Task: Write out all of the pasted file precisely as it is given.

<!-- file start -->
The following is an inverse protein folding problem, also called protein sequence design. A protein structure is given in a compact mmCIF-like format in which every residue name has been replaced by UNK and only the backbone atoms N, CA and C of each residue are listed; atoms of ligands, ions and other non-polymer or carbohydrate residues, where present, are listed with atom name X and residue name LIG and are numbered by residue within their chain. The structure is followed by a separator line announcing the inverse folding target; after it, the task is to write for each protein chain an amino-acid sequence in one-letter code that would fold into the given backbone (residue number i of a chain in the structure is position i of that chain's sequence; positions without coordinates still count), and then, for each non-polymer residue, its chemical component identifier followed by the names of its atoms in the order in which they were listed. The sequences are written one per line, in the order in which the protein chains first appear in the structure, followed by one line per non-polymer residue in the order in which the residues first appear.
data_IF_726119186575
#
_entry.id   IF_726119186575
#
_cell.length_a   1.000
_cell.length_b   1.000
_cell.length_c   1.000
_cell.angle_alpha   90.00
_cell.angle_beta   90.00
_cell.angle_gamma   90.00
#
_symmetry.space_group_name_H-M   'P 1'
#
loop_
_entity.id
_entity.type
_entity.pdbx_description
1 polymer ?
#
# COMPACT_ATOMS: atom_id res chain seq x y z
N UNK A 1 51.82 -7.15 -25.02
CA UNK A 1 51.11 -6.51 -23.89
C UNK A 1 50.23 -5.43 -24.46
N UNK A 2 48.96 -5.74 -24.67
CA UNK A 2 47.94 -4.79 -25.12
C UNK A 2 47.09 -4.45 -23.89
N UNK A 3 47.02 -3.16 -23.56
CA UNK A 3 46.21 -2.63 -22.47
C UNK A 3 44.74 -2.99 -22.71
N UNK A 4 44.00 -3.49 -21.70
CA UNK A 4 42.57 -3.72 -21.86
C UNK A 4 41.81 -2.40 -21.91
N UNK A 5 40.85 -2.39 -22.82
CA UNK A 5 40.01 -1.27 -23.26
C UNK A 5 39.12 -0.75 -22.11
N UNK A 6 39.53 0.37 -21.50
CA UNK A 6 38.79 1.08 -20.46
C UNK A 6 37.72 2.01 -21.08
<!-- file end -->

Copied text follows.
The following is an inverse protein folding problem, also called protein sequence design. A protein structure is given in a compact mmCIF-like format in which every residue name has been replaced by UNK and only the backbone atoms N, CA and C of each residue are listed; atoms of ligands, ions and other non-polymer or carbohydrate residues, where present, are listed with atom name X and residue name LIG and are numbered by residue within their chain. The structure is followed by a separator line announcing the inverse folding target; after it, the task is to write for each protein chain an amino-acid sequence in one-letter code that would fold into the given backbone (residue number i of a chain in the structure is position i of that chain's sequence; positions without coordinates still count), and then, for each non-polymer residue, its chemical component identifier followed by the names of its atoms in the order in which they were listed. The sequences are written one per line, in the order in which the protein chains first appear in the structure, followed by one line per non-polymer residue in the order in which the residues first appear.
data_IF_726119186575
#
_entry.id   IF_726119186575
#
_cell.length_a   1.000
_cell.length_b   1.000
_cell.length_c   1.000
_cell.angle_alpha   90.00
_cell.angle_beta   90.00
_cell.angle_gamma   90.00
#
_symmetry.space_group_name_H-M   'P 1'
#
loop_
_entity.id
_entity.type
_entity.pdbx_description
1 polymer ?
#
# COMPACT_ATOMS: atom_id res chain seq x y z
N UNK A 1 51.82 -7.15 -25.02
CA UNK A 1 51.11 -6.51 -23.89
C UNK A 1 50.23 -5.43 -24.46
N UNK A 2 48.96 -5.74 -24.67
CA UNK A 2 47.94 -4.79 -25.12
C UNK A 2 47.09 -4.45 -23.89
N UNK A 3 47.02 -3.16 -23.56
CA UNK A 3 46.21 -2.63 -22.47
C UNK A 3 44.74 -2.99 -22.71
N UNK A 4 44.00 -3.49 -21.70
CA UNK A 4 42.57 -3.72 -21.86
C UNK A 4 41.81 -2.40 -21.91
N UNK A 5 40.85 -2.39 -22.82
CA UNK A 5 40.01 -1.27 -23.26
C UNK A 5 39.12 -0.75 -22.11
N UNK A 6 39.53 0.37 -21.50
CA UNK A 6 38.79 1.08 -20.46
C UNK A 6 37.72 2.01 -21.08